Human trafficking in
is a serious problem and warrants intervention on all fronts. Many African
States still do not have legislation on human trafficking, or only have laws
that criminalize some aspects of human trafficking (such as child trafficking).
Nearly 130,000 people in sub-Saharan Africa and 230,000 in the Middle East and
North Africa have been recruited into forced labour,
including sexual exploitation, as a result of human trafficking. These
estimates by the International Labour Organization paint a grim picture of
human trafficking in Africa. Although a large
number of victims of human trafficking of African origin are found within the
continent, many are also transported to Western Europe
and other parts of the world, according to a recent UNODC report on trafficking
in persons world wide
The report, Tsireledzani: Understanding the dimensions of human trafficking in southern Africa, says victims are mostly women, girls and boys trafficked for variety of purposes, including prostitution, pornography, domestic servitude, forced labour, begging, criminal activity (including drug trafficking), and trafficking for the removal of body parts (or muti).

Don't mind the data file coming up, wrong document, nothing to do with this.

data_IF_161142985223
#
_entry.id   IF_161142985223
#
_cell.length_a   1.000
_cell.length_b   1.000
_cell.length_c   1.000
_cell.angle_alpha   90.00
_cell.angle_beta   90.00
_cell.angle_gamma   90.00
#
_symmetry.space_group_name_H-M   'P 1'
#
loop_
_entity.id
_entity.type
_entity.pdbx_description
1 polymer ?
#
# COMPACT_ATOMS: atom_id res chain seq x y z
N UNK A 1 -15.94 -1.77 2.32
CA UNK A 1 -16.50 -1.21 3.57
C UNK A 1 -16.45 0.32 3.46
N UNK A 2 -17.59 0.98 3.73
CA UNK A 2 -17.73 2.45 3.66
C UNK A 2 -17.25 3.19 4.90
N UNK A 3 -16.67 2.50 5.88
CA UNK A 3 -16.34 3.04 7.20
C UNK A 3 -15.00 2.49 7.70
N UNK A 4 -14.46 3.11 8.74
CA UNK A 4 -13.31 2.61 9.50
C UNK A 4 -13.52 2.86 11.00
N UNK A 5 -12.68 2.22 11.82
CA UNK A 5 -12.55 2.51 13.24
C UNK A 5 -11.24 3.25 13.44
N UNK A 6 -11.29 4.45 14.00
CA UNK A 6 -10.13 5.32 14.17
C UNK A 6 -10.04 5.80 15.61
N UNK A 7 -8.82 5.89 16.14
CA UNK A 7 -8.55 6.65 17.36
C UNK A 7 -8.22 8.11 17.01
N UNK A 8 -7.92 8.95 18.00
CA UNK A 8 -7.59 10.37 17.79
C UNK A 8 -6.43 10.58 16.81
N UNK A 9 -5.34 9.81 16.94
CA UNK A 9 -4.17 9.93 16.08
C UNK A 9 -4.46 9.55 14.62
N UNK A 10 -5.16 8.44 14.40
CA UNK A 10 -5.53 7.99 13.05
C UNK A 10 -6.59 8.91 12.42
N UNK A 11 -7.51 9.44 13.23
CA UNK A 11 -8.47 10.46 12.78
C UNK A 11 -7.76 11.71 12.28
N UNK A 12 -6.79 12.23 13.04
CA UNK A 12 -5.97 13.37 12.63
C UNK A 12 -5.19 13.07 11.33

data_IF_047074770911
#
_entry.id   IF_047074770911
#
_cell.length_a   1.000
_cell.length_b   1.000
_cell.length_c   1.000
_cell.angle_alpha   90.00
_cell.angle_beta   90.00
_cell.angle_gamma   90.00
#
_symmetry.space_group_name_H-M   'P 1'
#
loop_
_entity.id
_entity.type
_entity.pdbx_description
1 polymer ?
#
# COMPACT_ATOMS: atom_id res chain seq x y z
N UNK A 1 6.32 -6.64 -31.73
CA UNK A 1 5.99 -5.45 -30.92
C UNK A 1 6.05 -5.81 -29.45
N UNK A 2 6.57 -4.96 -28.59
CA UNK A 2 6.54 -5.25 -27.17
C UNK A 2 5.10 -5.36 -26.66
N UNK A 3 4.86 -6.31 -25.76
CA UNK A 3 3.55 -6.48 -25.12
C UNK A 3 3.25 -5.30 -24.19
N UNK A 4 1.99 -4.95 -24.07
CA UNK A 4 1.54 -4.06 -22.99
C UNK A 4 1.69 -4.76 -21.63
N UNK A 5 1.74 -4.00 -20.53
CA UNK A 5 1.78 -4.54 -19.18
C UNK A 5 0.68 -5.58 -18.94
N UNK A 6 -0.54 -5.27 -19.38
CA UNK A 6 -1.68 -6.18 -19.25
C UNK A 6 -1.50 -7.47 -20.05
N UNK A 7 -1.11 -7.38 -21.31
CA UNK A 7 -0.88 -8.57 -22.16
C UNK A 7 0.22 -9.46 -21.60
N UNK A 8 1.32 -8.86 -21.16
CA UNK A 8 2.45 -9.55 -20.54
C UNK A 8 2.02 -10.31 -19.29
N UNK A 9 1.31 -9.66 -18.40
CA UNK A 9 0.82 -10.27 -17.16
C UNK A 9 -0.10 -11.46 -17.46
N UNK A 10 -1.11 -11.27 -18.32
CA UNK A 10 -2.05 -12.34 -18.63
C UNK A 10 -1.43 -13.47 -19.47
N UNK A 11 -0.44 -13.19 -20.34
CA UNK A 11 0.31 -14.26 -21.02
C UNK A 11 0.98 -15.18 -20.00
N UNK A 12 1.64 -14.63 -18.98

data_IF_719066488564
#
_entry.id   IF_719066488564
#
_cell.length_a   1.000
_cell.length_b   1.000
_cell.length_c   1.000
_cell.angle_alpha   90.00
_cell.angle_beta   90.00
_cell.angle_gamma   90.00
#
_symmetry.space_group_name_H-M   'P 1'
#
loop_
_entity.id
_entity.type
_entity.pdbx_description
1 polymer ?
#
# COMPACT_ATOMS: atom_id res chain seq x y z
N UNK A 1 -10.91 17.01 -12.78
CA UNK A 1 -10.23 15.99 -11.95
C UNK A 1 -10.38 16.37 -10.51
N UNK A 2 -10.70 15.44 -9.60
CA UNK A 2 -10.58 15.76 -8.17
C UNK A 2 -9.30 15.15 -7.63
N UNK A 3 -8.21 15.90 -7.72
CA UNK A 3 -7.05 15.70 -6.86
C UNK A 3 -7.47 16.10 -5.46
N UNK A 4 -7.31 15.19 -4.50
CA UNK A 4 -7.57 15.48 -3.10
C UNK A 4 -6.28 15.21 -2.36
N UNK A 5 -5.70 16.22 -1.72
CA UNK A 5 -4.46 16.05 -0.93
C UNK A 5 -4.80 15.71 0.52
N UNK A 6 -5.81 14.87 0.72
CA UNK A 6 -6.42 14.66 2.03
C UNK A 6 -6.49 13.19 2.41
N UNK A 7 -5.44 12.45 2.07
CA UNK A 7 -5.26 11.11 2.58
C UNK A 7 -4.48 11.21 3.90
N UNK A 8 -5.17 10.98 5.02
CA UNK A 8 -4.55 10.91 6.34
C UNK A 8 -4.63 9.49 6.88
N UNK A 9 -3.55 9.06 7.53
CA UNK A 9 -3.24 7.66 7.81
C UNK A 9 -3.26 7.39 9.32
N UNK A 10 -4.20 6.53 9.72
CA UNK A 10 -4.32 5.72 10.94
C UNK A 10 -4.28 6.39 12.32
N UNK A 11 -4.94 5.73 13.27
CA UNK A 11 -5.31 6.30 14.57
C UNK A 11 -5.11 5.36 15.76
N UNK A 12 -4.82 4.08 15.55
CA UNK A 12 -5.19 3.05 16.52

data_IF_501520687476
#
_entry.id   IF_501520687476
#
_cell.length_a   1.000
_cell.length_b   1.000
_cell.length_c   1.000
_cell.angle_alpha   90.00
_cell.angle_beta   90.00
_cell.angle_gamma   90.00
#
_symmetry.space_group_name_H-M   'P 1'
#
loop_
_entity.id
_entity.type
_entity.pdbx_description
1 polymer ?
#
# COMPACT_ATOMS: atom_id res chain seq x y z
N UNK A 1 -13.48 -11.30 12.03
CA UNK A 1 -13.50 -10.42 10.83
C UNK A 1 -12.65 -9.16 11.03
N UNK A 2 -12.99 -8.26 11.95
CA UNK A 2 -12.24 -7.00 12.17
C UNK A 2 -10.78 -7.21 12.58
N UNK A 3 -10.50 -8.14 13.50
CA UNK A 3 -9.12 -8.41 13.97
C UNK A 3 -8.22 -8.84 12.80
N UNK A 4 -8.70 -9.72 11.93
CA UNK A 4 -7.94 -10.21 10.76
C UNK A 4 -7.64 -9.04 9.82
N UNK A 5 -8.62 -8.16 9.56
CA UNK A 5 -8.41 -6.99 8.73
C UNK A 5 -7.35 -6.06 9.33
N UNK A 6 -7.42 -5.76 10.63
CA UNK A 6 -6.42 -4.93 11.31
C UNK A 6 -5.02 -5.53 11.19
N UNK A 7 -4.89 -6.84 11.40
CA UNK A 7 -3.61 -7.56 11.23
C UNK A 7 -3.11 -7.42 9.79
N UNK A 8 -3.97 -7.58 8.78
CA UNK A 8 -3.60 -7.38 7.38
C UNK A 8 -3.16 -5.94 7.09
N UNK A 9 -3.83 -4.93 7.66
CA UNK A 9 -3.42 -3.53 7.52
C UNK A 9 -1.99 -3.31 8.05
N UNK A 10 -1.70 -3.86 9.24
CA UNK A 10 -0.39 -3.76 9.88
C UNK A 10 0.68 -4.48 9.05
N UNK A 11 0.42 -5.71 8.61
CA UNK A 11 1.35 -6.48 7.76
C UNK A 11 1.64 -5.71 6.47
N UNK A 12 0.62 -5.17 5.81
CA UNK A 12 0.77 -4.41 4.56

Young boys are trafficked to smuggle drugs and for other criminal activities.
Research shows on the following:
Intercontinental trafficking (to
South Africa from outside of Africa).
from other African
countries. People are trafficked from within Africa across the extensive land
borders of South Africa South Africa,
mostly from Mozambique and Zimbabwe and to a lesser extent Malawi, Swaziland
Longer-distance trafficking involve victims trafficked from the Democratic
Republic of Congo (DRC), Lesotho Angola,